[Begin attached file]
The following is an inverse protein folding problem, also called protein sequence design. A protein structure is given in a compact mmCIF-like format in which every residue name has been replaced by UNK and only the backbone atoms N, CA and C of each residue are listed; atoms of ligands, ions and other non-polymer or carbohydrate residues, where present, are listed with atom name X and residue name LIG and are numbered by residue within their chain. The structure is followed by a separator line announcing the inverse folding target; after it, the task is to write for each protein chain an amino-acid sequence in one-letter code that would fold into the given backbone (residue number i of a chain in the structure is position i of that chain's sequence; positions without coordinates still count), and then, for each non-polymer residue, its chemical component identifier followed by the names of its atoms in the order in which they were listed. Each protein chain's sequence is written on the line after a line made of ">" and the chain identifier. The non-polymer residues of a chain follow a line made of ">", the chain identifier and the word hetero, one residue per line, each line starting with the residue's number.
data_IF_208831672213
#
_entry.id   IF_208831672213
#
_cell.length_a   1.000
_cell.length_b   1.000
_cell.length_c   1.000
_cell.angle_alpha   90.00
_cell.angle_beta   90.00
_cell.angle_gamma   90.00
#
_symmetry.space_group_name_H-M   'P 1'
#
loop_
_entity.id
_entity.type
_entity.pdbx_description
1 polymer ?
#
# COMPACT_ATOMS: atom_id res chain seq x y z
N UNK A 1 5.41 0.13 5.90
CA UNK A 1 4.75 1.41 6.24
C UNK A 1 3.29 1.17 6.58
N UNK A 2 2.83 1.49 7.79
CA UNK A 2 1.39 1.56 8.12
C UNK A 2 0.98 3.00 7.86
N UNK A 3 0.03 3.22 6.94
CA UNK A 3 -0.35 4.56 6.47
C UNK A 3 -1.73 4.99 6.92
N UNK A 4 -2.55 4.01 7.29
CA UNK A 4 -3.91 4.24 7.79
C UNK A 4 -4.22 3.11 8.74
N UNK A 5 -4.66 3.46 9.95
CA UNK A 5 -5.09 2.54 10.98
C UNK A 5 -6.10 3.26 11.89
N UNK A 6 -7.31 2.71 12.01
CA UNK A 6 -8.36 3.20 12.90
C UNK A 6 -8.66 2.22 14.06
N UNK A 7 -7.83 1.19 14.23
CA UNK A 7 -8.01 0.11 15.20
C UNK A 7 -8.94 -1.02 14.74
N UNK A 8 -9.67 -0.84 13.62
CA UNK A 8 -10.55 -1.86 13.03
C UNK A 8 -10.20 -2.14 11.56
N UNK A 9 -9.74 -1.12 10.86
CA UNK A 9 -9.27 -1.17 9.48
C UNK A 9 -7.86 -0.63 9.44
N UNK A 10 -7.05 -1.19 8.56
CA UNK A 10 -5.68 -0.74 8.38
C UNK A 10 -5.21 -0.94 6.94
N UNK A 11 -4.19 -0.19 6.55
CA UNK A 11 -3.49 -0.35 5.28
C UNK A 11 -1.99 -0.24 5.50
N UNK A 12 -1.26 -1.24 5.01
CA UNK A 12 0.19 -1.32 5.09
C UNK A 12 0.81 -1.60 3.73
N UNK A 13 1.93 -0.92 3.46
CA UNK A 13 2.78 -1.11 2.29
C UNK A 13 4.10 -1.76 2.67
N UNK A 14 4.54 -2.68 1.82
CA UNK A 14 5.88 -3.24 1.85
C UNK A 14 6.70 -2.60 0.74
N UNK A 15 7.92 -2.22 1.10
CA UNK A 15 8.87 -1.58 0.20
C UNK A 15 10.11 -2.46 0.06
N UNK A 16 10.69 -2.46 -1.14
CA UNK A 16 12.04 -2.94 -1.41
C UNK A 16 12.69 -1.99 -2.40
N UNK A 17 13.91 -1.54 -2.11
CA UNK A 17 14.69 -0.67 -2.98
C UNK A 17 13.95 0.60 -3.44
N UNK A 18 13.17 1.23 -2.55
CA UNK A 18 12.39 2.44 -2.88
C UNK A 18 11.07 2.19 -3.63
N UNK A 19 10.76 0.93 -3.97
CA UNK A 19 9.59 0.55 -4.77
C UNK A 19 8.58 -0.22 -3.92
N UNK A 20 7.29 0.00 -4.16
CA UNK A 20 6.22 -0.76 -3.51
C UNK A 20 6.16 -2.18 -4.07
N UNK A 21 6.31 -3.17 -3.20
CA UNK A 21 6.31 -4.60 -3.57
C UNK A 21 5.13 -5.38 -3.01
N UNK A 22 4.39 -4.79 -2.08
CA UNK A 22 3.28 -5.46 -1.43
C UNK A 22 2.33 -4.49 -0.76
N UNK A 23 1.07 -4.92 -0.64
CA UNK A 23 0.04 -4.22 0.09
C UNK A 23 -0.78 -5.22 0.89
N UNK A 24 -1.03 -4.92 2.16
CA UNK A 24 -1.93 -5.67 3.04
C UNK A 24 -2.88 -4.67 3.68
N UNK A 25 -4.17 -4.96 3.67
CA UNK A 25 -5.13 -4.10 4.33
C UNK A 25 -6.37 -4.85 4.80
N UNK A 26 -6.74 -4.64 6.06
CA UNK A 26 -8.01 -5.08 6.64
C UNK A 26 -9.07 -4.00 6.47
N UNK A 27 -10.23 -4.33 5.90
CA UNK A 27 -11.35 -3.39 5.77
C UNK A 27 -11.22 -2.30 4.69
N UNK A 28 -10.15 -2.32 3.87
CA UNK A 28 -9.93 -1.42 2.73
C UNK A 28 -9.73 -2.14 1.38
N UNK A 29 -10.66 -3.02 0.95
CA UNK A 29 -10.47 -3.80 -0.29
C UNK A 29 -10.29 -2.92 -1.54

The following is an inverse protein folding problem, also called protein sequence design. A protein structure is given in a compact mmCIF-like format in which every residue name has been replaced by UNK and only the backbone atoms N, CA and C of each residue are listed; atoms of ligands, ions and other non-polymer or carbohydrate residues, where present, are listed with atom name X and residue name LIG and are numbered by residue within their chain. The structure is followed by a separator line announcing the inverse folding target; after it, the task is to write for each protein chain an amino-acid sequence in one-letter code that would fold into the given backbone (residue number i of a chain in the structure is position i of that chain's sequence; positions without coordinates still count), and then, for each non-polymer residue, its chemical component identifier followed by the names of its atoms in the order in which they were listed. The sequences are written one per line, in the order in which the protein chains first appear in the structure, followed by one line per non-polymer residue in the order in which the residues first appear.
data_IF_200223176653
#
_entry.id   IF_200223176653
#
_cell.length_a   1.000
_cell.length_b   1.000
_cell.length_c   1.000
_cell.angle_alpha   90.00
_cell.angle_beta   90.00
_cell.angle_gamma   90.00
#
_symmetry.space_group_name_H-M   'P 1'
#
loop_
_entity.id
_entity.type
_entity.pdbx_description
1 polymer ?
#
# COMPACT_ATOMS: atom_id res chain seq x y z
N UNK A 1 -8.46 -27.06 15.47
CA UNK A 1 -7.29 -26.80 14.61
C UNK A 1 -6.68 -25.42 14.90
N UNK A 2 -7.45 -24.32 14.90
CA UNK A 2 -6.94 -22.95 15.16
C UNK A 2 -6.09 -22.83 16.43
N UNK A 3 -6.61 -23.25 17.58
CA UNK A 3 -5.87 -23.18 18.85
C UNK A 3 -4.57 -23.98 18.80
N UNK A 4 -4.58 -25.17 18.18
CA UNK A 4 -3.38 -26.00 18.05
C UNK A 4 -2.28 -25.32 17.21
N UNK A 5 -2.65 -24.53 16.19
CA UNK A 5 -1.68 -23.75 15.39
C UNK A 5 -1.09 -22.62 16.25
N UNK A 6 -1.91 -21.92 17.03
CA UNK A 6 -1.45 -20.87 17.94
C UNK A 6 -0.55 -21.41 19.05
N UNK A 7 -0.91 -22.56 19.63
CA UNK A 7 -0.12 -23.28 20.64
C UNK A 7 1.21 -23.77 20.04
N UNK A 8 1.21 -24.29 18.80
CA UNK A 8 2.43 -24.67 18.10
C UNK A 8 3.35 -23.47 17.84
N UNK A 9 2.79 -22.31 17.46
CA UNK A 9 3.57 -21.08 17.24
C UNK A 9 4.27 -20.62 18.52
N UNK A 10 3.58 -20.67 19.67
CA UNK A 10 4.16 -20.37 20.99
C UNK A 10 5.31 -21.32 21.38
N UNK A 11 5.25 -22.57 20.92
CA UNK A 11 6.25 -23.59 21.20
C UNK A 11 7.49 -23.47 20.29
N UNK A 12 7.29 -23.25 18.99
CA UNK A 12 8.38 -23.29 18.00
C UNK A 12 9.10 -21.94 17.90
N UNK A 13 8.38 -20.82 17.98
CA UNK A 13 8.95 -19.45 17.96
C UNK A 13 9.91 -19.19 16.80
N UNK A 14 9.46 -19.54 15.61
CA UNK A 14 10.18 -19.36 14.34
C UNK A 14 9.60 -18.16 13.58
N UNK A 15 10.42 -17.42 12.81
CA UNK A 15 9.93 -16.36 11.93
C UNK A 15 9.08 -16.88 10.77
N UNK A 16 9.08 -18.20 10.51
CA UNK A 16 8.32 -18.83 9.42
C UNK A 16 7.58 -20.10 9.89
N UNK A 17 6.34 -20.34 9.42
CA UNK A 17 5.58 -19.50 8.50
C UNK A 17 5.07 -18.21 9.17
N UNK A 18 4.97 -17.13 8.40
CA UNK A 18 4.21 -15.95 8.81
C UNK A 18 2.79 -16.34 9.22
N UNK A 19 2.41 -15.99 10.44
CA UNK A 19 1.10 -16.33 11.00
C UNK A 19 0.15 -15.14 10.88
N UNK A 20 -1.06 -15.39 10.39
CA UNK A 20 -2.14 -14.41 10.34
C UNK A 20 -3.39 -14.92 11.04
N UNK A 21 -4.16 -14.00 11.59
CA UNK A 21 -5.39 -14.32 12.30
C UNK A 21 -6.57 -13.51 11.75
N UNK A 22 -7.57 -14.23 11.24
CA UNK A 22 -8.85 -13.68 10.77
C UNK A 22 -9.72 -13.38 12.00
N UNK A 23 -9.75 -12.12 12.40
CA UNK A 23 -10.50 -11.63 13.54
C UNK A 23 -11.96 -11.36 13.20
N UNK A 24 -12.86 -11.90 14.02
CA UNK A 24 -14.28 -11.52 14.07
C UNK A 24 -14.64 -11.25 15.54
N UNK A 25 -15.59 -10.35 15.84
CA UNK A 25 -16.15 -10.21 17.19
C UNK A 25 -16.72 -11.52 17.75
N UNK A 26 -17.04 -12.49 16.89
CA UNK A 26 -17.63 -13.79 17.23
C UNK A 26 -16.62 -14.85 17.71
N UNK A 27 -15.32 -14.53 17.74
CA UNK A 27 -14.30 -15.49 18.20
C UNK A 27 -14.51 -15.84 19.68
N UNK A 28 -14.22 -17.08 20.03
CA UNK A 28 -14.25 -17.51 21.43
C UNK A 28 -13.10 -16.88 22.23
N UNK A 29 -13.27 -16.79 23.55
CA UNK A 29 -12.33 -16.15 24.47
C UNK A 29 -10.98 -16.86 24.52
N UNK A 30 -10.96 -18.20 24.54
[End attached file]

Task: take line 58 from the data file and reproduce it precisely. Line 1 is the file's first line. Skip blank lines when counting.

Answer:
N UNK A 13 1.93 -0.92 3.46